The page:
About 650 sheep and goats were delivered to Winnipeg Livestock Auction Dec. 19 for the final sale of 2012. Once again, the bidding was influenced by other provinces and their markets.
There appeared to be two price ranges of hair sheep, with the wool ewes representing the centre of this bidding range. The lower hair sheep price ranged from $0.42 to $0.47 per pound and the higher hair sheep price ranged from $0.71 to $0.81 per pound. The wool sheep price ranged from $0.59 to $0.76 per pound. There was limited interest from buyers reflected in the bidding for four 133-pound Icelandic ewes. They brought $70.49 ($0.53 per pound). The demand for ewes has increased from the past few sales.
There was high interest shown by the various buyers bidding on the 105-pound Icelandic ram, which brought $86.63 ($0.825 per pound). The 170-pound Dorset-cross ram brought $117.30 ($0.69 per pound). The 150-pound Katahdin-cross ram brought $101.25 ($0.675 per pound). The 160-pound Rideau-cross ram brought $124.80 ($0.78 per pound) and the other 170-pound Rideau-cross ram brought $129.20 ($0.76 per pound). The quality of the Suffolk-cross ram on offer was considered lower and so was the bidding.
Heavyweight lambs were dominated by hair lambs. The three 128-pound Dorper-cross lambs brought $133.12 ($1.04 per pound). Eight 109-pound Dorper-cross lambs brought $106.82 ($0.98 per pound). The 120-pound Rideau-cross lamb brought $108 ($0.90 per pound). The 125-pound Rideau-cross lamb brought $106.82 ($0.98 per pound). The quality of a full long wool Rideau-cross lamb did not attract average price bidding by the buyers.
The classification of market lambs could be divided into two groups based upon weights, at this sale. The heavier market lambs, ranging from 103 to 110 pounds, brought a price range from $0.90 to $1.03 per pound, while the lighter-weight market lambs, ranging from 95 to 97 pounds, brought a price range from $1.02 to $1.08 per pound.
The demand for the feeder lambs was stronger. The feeder lambs in the 90- to 96-pound range brought a price range from $0.99 to $1.10 per pound. The 80- to 89-pound feeder lambs brought a price range from $1.10 to $1.23 per pound. An exception was two 83-pound Dorset-cross lambs, that drew the highest price for feeder lambs at $107.90 ($1.30 per pound).
There was a strong representation of lightweight lambs at this sale. The 70- to 79-pound lambs continued the strong bidding, as the interest was similar to the lightweight lambs. The price range was from $1.17 to $1.25 per pound.
The audience kept the bidding strong for the 60- to 69-pound lambs. The price ranged from $1.17 to $1.29 per pound.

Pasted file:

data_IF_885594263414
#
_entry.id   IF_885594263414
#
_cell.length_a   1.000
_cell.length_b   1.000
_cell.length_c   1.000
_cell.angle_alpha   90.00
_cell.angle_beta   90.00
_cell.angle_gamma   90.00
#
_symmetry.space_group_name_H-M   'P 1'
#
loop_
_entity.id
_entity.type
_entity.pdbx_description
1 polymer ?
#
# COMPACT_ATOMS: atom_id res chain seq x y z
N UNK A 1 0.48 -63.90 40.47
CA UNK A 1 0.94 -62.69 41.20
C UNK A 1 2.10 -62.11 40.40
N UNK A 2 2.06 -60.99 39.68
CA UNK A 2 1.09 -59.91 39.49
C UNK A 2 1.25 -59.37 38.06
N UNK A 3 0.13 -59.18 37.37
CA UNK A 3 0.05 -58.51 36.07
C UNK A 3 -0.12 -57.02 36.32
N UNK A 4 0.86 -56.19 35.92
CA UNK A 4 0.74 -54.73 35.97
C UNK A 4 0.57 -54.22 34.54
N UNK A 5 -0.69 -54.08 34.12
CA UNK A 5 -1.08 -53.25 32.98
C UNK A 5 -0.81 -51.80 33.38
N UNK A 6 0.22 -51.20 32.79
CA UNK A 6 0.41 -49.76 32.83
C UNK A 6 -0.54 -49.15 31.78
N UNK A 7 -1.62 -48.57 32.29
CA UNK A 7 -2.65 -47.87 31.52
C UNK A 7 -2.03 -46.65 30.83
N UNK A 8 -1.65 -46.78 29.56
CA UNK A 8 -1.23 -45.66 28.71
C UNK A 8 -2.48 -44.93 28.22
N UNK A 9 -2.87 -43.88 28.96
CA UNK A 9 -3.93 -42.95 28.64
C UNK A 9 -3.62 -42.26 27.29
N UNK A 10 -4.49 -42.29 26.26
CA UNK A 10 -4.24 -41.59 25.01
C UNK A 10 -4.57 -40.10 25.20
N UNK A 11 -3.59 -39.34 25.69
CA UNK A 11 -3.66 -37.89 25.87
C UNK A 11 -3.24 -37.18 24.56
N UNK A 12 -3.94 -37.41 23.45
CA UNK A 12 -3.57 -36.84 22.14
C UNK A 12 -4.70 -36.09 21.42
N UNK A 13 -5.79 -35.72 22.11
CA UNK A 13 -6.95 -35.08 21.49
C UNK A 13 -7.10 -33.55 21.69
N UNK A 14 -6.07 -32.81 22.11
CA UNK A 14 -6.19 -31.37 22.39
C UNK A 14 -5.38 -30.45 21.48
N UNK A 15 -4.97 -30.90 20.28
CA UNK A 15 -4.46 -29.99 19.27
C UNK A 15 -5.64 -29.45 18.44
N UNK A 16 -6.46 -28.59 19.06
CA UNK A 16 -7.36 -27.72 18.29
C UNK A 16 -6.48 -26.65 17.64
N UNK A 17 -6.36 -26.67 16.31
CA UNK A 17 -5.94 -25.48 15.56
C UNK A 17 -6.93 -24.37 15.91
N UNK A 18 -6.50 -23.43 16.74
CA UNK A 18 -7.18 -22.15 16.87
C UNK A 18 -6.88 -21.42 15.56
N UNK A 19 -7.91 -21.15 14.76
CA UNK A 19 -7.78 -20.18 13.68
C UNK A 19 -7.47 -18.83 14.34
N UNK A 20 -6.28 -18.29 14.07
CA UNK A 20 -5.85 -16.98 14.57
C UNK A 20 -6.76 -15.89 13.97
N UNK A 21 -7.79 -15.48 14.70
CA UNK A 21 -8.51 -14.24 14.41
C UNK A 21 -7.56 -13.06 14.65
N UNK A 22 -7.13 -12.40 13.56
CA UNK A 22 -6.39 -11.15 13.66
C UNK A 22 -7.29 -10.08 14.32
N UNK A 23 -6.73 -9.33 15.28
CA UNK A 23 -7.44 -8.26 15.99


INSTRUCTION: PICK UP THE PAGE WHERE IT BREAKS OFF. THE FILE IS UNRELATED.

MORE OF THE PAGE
In the 55- to 59-pound lambs, the wool lambs brought the higher prices, ranging from $1.18 to $1.37 per pound. The 59-pound hair lambs brought $64.31 ($1.09 per pound). A 55-pound Cheviot-cross lamb, the last lamb that sold for the day, brought $86.63 ($1.575 per pound).
There were 10 46-pound Rideau-cross lambs, which brought $50.60 ($1.10 per pound). A group of 45-pound Suffolk-cross and Cheviot-cross lambs brought $58.50 ($1.30 per pound).
The demand for does in the goat classification has remained low. The two 83-pound young Boer-cross does brought $66 ($0.80 per pound). The three 137-pound Boer-cross does brought $98 ($0.72 per pound). The older Alpine-cross doe did not reach the average price range for the does.
There were less goat bucks delivered to this sale than the last sale. The 160-pound Boer-cross buck (Kahura) brought $190 ($1.46 per pound). The 125-pound Boer-cross buck brought $157.50 ($1.26 per pound).
Nineteen 60-pound Boer-cross goat kids brought $70 ($1.17 per pound).
Four 59-pound Boer-cross bucklings brought $81 ($1.37 per pound).
There were two groups of 53-pound goat kids at this sale. The first group of two Boer-cross goat wether kids brought $72 ($1.36 per pound). The other group of three Boer-cross goat wether kids brought $88 ($1.66 per pound). The 50-pound Pygmy-cross wether goat kid brought $67.50 ($1.35 per pound).
Seventeen 48-pound Alpine-cross goat kids brought $57 ($1.19 per pound). Two 43-pound Alpine-cross goat kids brought $77.50 ($1.80 per pound).
Six 37-pound Boer-cross goat kids brought $59 ($1.60 per pound).
The Ontario Stockyard Report clearly indicated that with the large number of sheep and goats delivered, the prices had declined in some categories. The new-crop lambs were strongly affected the most with the low bidding. The heavy-weight lambs remained constant to the last sale, but not strong in the last sale. Feeder lambs were hit by lower prices as well at this sale. The price of sheep has now settled to a more constant level. The goats have remained constant and steady for the last few sales.